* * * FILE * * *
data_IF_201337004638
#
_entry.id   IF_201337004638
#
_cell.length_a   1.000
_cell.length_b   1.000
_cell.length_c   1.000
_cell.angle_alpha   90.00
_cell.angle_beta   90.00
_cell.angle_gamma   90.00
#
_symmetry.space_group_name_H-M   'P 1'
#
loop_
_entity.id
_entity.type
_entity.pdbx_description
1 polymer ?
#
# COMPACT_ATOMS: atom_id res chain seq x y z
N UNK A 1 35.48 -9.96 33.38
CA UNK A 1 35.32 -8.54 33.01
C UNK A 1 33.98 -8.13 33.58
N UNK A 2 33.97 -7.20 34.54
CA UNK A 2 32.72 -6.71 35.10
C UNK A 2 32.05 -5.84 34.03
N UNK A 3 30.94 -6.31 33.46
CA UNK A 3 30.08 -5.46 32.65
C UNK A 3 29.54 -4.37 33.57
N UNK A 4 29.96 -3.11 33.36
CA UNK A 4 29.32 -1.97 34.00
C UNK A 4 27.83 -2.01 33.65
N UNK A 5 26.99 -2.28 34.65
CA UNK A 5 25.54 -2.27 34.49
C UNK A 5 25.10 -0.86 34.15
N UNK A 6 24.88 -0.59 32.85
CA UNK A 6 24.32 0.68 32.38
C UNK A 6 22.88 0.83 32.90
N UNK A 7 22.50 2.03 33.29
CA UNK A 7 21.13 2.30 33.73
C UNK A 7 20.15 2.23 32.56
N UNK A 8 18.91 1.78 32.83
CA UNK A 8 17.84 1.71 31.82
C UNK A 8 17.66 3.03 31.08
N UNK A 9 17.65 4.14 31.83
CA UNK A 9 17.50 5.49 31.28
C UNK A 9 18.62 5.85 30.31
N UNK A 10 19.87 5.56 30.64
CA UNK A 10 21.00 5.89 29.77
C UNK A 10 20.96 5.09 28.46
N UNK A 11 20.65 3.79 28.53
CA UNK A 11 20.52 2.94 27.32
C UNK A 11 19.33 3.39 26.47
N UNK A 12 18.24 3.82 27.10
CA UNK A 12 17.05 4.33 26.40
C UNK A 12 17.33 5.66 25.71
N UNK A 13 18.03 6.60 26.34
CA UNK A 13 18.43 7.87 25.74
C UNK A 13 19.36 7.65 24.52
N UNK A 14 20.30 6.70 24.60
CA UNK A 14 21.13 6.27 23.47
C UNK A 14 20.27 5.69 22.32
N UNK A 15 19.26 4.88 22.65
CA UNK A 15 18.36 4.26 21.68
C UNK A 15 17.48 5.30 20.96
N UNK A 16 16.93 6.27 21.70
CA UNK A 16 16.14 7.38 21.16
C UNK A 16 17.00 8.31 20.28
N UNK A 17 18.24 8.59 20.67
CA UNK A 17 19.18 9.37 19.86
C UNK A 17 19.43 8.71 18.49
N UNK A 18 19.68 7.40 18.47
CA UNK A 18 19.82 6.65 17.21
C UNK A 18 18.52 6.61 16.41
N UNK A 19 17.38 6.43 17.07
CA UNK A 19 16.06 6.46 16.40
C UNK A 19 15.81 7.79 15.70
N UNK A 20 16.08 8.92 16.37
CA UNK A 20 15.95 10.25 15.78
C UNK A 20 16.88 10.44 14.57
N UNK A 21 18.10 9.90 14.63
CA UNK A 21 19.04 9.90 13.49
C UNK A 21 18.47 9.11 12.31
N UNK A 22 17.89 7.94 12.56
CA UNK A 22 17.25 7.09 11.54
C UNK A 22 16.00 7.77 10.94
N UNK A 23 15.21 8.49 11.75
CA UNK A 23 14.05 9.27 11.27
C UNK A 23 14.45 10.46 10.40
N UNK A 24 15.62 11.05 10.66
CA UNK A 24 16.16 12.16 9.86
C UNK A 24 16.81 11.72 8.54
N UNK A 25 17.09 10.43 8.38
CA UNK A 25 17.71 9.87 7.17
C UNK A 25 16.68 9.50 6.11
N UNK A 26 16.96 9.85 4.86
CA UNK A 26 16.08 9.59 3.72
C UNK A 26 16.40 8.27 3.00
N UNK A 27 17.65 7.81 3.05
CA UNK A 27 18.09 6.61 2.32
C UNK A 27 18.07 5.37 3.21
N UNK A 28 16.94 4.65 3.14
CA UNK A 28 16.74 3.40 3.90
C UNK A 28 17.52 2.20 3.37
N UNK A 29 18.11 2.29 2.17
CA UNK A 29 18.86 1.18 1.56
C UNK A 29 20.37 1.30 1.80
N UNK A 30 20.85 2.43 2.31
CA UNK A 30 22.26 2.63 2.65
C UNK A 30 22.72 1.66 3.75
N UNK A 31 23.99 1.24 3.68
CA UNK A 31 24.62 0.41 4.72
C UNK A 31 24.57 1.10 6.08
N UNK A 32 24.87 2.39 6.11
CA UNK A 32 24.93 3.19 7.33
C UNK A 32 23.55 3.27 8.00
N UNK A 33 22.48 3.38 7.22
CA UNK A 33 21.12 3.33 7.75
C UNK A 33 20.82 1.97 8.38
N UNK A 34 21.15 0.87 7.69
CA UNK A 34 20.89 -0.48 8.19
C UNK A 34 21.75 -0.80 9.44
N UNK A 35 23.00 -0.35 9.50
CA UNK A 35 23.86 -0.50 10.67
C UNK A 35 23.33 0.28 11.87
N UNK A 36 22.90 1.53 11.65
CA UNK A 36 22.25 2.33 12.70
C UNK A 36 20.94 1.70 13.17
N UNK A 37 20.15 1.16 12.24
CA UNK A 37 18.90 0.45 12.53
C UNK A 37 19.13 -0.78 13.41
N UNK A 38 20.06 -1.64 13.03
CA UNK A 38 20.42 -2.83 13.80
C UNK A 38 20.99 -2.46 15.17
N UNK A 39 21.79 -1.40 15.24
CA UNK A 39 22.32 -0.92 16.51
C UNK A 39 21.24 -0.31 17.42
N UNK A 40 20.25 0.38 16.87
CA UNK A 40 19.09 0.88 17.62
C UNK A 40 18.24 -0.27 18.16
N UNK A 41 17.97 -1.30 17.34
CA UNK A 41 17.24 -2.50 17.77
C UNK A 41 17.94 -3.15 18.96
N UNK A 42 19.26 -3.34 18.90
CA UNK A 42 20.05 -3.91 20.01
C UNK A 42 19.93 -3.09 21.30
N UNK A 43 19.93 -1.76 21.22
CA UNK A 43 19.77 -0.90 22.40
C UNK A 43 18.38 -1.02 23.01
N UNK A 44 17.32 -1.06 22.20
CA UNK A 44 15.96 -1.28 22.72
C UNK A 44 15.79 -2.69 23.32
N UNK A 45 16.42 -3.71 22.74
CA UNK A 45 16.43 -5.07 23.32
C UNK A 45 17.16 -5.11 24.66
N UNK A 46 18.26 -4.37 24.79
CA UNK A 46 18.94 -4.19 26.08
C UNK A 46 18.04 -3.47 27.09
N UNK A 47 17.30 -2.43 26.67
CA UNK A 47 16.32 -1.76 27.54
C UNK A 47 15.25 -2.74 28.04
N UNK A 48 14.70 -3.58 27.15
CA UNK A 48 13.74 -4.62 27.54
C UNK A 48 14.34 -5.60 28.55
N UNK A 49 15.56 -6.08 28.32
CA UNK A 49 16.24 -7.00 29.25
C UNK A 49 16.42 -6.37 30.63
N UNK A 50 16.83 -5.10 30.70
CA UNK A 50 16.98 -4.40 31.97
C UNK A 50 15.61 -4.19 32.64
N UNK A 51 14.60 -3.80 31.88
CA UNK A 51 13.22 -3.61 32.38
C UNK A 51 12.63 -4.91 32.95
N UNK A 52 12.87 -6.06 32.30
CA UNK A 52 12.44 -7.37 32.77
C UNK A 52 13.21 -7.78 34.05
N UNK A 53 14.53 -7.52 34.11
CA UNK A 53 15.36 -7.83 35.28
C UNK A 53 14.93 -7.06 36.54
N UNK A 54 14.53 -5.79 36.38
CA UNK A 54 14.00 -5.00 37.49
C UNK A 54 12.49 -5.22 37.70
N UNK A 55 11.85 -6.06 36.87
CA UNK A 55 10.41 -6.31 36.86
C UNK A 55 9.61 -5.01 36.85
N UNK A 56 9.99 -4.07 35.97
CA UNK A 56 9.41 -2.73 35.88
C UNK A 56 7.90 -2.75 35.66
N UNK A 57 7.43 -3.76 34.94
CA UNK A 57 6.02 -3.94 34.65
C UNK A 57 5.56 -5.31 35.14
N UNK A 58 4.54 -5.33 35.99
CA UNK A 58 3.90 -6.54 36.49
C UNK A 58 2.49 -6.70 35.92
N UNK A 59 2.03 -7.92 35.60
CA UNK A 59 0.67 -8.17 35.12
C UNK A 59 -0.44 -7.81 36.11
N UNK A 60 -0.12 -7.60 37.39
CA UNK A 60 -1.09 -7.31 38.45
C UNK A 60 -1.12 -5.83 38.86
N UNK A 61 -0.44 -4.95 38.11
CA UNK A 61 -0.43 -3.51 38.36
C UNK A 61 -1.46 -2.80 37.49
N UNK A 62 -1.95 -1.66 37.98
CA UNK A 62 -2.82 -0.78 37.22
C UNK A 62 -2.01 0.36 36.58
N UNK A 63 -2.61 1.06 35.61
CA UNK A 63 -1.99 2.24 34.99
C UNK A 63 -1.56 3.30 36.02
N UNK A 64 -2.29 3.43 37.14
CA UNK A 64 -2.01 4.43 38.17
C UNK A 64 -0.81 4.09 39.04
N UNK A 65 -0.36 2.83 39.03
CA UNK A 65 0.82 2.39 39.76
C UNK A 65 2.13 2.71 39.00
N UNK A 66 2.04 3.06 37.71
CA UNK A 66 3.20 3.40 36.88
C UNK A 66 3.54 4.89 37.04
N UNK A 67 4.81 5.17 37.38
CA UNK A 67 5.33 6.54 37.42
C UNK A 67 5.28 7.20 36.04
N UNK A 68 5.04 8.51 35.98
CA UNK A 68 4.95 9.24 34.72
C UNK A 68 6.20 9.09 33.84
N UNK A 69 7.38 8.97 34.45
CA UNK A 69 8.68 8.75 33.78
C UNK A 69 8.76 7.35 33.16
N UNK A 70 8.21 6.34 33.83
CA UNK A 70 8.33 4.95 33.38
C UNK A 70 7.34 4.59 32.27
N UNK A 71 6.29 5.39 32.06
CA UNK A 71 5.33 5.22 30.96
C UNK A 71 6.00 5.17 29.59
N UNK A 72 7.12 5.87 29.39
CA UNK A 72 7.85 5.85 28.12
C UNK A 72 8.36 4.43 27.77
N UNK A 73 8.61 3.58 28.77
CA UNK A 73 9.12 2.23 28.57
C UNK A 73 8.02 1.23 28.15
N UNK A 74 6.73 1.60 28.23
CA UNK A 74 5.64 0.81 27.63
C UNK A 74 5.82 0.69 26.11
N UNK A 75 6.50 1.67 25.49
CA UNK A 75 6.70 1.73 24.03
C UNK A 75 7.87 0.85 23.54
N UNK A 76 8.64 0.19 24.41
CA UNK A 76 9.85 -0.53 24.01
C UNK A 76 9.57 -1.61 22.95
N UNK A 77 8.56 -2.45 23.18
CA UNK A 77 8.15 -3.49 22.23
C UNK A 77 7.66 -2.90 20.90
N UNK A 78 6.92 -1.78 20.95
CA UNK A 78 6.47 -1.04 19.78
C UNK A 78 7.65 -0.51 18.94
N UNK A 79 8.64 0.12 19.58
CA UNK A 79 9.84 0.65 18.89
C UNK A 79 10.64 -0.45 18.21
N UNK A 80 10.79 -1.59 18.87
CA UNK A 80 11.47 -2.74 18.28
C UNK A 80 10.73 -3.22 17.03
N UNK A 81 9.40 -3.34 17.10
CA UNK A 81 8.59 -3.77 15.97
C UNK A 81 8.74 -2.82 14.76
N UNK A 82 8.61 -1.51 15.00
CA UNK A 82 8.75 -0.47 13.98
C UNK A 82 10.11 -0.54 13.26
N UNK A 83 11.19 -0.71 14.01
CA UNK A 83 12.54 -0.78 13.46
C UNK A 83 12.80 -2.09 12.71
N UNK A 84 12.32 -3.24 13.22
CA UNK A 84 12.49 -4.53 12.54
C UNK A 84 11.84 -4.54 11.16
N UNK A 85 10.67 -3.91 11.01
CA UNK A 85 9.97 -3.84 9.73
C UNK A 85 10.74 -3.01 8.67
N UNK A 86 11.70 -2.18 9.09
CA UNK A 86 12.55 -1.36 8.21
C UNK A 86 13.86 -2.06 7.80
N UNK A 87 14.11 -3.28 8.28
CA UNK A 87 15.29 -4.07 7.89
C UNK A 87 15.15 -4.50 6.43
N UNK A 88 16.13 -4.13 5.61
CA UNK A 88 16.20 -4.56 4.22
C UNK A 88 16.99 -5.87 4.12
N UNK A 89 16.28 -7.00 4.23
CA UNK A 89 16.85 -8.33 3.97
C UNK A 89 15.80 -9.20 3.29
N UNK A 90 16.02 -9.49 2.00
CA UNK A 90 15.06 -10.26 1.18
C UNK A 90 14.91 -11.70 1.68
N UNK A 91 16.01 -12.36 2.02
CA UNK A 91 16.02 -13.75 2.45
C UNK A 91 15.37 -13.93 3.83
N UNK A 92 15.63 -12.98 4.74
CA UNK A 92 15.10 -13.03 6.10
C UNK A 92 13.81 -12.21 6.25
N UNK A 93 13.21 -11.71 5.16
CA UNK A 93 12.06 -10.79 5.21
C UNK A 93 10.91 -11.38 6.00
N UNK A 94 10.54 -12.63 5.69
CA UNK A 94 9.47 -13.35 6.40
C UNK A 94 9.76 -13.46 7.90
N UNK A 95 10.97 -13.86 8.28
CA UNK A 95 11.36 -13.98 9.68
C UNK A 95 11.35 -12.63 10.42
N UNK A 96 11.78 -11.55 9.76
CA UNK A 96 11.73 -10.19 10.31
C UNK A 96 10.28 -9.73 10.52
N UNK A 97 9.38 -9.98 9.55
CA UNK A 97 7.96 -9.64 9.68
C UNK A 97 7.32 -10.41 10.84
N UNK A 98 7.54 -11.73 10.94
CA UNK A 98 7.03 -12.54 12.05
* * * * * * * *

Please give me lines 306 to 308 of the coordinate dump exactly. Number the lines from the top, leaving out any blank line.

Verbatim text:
N UNK A 96 11.78 -11.55 9.76
CA UNK A 96 11.73 -10.19 10.31
C UNK A 96 10.28 -9.73 10.52